Mapping Charlotte's future: What are place types?

An interchange near uptown Charlotte, NC
Monday, August 30, 2021
Planning & Development

There are, broadly, two big worlds that overlap in the planning and development realm: The dirty, hands-on physical world of building and construction, and the wonky, alphabet-soup-of-jargon world of zoning, regulation and land use policy. 

Right now, Charlotte's in the heat of the wonky phase. Although it's drawn far less attention than the contentious debate over the 2040 plan, the city's planners are in the midst of something just as important — figuring out how to implement those new policies. 

Putting the 2040 plan's goals in place — everything from denser development concentrated along transit corridors to preserving the tree canopy to allowing duplexes and triplexes in all single-family neighborhoods — will require a new set of land use regulations to replace Charlotte's outdated zoning code and development regulations. The city is adopting a new system of "place types" to describe the city and, crucially, lay the groundwork for what should be built where. 

The first step in that process is mapping what we already have. City staff have put together a new, interactive map of all the existing place types across Charlotte. 

The Existing Place Types Map of Charlotte, NC
The existing place types map for central Charlotte. Uptown and South End are "regional activity centers" in dark blue, single family neighborhoods are in beige, commercial zones are red and denser neighborhoods are dark orange. Click on the map to go to the interactive page. City of Charlotte. 

The interactive map allows you to see what's on the ground now, through the lens of the city's new land use classification, place types. You can see which areas (unsurprisingly, most of Charlotte) are considered "Neighborhood 1," the least dense designation, which are marked as denser "Neighborhood 2," where commercial and manufacturing zones are concentrated, what the city classifies as the densest "regional activity centers" and more.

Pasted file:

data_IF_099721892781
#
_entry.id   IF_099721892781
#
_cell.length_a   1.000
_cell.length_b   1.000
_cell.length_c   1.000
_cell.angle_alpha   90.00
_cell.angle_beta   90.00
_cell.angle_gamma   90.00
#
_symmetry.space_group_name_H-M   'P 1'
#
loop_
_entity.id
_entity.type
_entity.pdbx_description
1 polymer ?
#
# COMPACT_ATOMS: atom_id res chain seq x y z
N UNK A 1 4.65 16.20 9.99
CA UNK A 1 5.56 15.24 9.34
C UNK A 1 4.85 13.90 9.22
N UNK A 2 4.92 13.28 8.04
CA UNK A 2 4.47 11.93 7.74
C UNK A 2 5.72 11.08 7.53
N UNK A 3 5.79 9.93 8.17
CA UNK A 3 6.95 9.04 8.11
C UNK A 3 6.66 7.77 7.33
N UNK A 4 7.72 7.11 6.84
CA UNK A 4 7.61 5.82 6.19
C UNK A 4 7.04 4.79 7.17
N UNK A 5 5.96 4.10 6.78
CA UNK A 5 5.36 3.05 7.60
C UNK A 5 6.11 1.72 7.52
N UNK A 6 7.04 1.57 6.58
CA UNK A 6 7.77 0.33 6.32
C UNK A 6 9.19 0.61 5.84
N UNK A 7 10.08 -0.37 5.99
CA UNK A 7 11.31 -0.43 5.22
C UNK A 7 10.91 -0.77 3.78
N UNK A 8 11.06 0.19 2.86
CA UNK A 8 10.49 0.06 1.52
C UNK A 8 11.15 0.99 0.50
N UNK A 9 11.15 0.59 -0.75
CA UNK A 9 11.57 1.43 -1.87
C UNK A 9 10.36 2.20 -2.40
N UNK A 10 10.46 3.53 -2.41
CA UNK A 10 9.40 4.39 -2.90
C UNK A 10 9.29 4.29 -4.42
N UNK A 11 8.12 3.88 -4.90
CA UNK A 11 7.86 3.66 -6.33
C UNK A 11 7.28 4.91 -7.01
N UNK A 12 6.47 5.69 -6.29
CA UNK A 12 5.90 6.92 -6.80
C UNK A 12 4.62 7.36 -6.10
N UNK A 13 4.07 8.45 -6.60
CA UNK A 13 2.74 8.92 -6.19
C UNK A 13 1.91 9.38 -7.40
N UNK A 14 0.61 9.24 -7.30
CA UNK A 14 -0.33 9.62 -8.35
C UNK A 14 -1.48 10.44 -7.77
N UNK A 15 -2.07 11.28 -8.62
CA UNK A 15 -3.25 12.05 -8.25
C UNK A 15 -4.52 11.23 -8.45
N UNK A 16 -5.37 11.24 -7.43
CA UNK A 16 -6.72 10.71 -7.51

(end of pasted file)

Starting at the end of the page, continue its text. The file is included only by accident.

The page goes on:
You can also leave comments and feedback on the map, tell city staff if you disagree with a classification, and learn more about what the jargon means. But the real nuts-and-bolts work starts in the next phase of the city's planning, however. After mapping what development patterns we already have, the city will map what we should have in the future, based on the 2040 plan. 

As the city puts it: "The value of the Existing Place Type map is to illustrate what is on the ground today. It does not reflect the city's vision for the future...Translating existing development patterns into Place Types will allow the public to see where potential change is recommended in Steps 2 & 3."

In the coming months, the city will map out what it thinks development should look like in the future across Charlotte. You'll be able to see where major changes are suggested, which area the city thinks should get more density, where open space and nature preserves will be located and what vacant land could be earmarked for in the future. 

The city of Charlotte plans to release the first draft of the new unified development ordinance in October, with a second draft in the spring and adoption by City Council in July 2022. Expect more disagreement and wrangling about the details as the rules become more clear. For example, covenants in many single-family neighborhoods could prevent duplexes and triplexes from being built, regardless of the city's rules.

At a committee meeting last week, city staff said that protecting neighborhood character is also one of the plan's goals, even as duplexes and triplexes are allowed more broadly. Council member Larken Egleston asked whether there's a danger of too many neighborhoods applying for character overlay districts and short-circuiting the plan's goals. 

"If 50-60% of neighborhoods in Charlotte say, ‘Well, that’s what we want because we don’t want larger or more dense development in our community,’ is that going to throw a wrench in our plan?” Egleston said, according to the Charlotte Ledger. Planners said they're working to make sure that doesn't happen — but like many other questions, we won't know exactly how until we see the full regulations and all the accompanying details.